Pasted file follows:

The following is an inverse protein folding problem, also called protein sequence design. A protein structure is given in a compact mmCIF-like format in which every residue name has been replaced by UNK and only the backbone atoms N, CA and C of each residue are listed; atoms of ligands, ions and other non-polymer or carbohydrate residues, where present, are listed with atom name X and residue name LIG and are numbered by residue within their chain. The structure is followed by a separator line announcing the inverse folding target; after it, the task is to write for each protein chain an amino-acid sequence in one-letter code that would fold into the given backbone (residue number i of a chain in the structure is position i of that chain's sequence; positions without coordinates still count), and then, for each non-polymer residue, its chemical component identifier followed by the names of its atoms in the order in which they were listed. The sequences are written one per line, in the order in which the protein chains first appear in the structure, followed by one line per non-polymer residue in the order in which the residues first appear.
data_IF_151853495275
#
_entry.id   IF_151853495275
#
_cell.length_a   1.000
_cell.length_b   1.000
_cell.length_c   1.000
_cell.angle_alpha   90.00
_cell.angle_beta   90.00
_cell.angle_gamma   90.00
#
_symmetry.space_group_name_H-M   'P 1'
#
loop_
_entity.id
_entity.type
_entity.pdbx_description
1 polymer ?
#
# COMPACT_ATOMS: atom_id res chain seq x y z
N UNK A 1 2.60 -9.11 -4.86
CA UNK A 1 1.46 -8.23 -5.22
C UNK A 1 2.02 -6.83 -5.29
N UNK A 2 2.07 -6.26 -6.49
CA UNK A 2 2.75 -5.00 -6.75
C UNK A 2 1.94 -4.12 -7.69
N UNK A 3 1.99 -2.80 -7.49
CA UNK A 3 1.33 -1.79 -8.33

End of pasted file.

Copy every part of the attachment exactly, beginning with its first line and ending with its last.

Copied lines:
The following is an inverse protein folding problem, also called protein sequence design. A protein structure is given in a compact mmCIF-like format in which every residue name has been replaced by UNK and only the backbone atoms N, CA and C of each residue are listed; atoms of ligands, ions and other non-polymer or carbohydrate residues, where present, are listed with atom name X and residue name LIG and are numbered by residue within their chain. The structure is followed by a separator line announcing the inverse folding target; after it, the task is to write for each protein chain an amino-acid sequence in one-letter code that would fold into the given backbone (residue number i of a chain in the structure is position i of that chain's sequence; positions without coordinates still count), and then, for each non-polymer residue, its chemical component identifier followed by the names of its atoms in the order in which they were listed. The sequences are written one per line, in the order in which the protein chains first appear in the structure, followed by one line per non-polymer residue in the order in which the residues first appear.
data_IF_151853495275
#
_entry.id   IF_151853495275
#
_cell.length_a   1.000
_cell.length_b   1.000
_cell.length_c   1.000
_cell.angle_alpha   90.00
_cell.angle_beta   90.00
_cell.angle_gamma   90.00
#
_symmetry.space_group_name_H-M   'P 1'
#
loop_
_entity.id
_entity.type
_entity.pdbx_description
1 polymer ?
#
# COMPACT_ATOMS: atom_id res chain seq x y z
N UNK A 1 2.60 -9.11 -4.86
CA UNK A 1 1.46 -8.23 -5.22
C UNK A 1 2.02 -6.83 -5.29
N UNK A 2 2.07 -6.26 -6.49
CA UNK A 2 2.75 -5.00 -6.75
C UNK A 2 1.94 -4.12 -7.69
N UNK A 3 1.99 -2.80 -7.49
CA UNK A 3 1.33 -1.79 -8.33